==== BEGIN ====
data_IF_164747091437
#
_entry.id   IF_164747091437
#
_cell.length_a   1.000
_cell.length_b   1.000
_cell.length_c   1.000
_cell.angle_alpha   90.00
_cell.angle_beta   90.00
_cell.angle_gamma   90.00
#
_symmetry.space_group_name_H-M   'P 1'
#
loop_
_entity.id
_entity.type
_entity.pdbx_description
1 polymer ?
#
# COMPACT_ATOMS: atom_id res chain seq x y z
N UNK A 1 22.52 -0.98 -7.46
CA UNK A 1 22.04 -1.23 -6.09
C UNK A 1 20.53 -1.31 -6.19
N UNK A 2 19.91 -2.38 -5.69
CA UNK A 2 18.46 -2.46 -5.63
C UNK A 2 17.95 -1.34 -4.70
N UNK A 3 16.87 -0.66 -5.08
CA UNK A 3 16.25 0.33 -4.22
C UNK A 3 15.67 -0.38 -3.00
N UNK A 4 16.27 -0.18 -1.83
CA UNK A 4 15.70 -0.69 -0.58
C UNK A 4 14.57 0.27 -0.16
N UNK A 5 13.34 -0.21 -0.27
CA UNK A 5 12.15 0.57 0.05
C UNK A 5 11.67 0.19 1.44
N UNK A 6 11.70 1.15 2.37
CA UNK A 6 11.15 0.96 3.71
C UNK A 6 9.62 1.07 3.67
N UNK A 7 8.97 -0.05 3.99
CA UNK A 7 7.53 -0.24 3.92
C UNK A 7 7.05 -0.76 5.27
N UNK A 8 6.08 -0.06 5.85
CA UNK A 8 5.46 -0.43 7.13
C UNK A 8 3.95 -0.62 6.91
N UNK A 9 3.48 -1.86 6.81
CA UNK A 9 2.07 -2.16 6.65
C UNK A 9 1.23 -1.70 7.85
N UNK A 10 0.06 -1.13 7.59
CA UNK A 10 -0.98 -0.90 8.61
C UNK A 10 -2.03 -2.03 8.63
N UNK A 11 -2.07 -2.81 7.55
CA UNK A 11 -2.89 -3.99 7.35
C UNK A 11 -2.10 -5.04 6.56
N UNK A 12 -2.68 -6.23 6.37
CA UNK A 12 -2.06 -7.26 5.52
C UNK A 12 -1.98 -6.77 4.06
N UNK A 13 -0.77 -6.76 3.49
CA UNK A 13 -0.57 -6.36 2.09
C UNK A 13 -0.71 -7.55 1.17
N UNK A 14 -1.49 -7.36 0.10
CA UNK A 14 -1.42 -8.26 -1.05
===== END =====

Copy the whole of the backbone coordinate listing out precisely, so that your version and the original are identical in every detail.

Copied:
data_IF_164747091437
#
_entry.id   IF_164747091437
#
_cell.length_a   1.000
_cell.length_b   1.000
_cell.length_c   1.000
_cell.angle_alpha   90.00
_cell.angle_beta   90.00
_cell.angle_gamma   90.00
#
_symmetry.space_group_name_H-M   'P 1'
#
loop_
_entity.id
_entity.type
_entity.pdbx_description
1 polymer ?
#
# COMPACT_ATOMS: atom_id res chain seq x y z
N UNK A 1 22.52 -0.98 -7.46
CA UNK A 1 22.04 -1.23 -6.09
C UNK A 1 20.53 -1.31 -6.19
N UNK A 2 19.91 -2.38 -5.69
CA UNK A 2 18.46 -2.46 -5.63
C UNK A 2 17.95 -1.34 -4.70
N UNK A 3 16.87 -0.66 -5.08
CA UNK A 3 16.25 0.33 -4.22
C UNK A 3 15.67 -0.38 -3.00
N UNK A 4 16.27 -0.18 -1.83
CA UNK A 4 15.70 -0.69 -0.58
C UNK A 4 14.57 0.27 -0.16
N UNK A 5 13.34 -0.21 -0.27
CA UNK A 5 12.15 0.57 0.05
C UNK A 5 11.67 0.19 1.44
N UNK A 6 11.70 1.15 2.37
CA UNK A 6 11.15 0.96 3.71
C UNK A 6 9.62 1.07 3.67
N UNK A 7 8.97 -0.05 3.99
CA UNK A 7 7.53 -0.24 3.92
C UNK A 7 7.05 -0.76 5.27
N UNK A 8 6.08 -0.06 5.85
CA UNK A 8 5.46 -0.43 7.13
C UNK A 8 3.95 -0.62 6.91
N UNK A 9 3.48 -1.86 6.81
CA UNK A 9 2.07 -2.16 6.65
C UNK A 9 1.23 -1.70 7.85
N UNK A 10 0.06 -1.13 7.59
CA UNK A 10 -0.98 -0.90 8.61
C UNK A 10 -2.03 -2.03 8.63
N UNK A 11 -2.07 -2.81 7.55
CA UNK A 11 -2.89 -3.99 7.35
C UNK A 11 -2.10 -5.04 6.56
N UNK A 12 -2.68 -6.23 6.37
CA UNK A 12 -2.06 -7.26 5.52
C UNK A 12 -1.98 -6.77 4.06
N UNK A 13 -0.77 -6.76 3.49
CA UNK A 13 -0.57 -6.36 2.09
C UNK A 13 -0.71 -7.55 1.17
N UNK A 14 -1.49 -7.36 0.10
CA UNK A 14 -1.42 -8.26 -1.05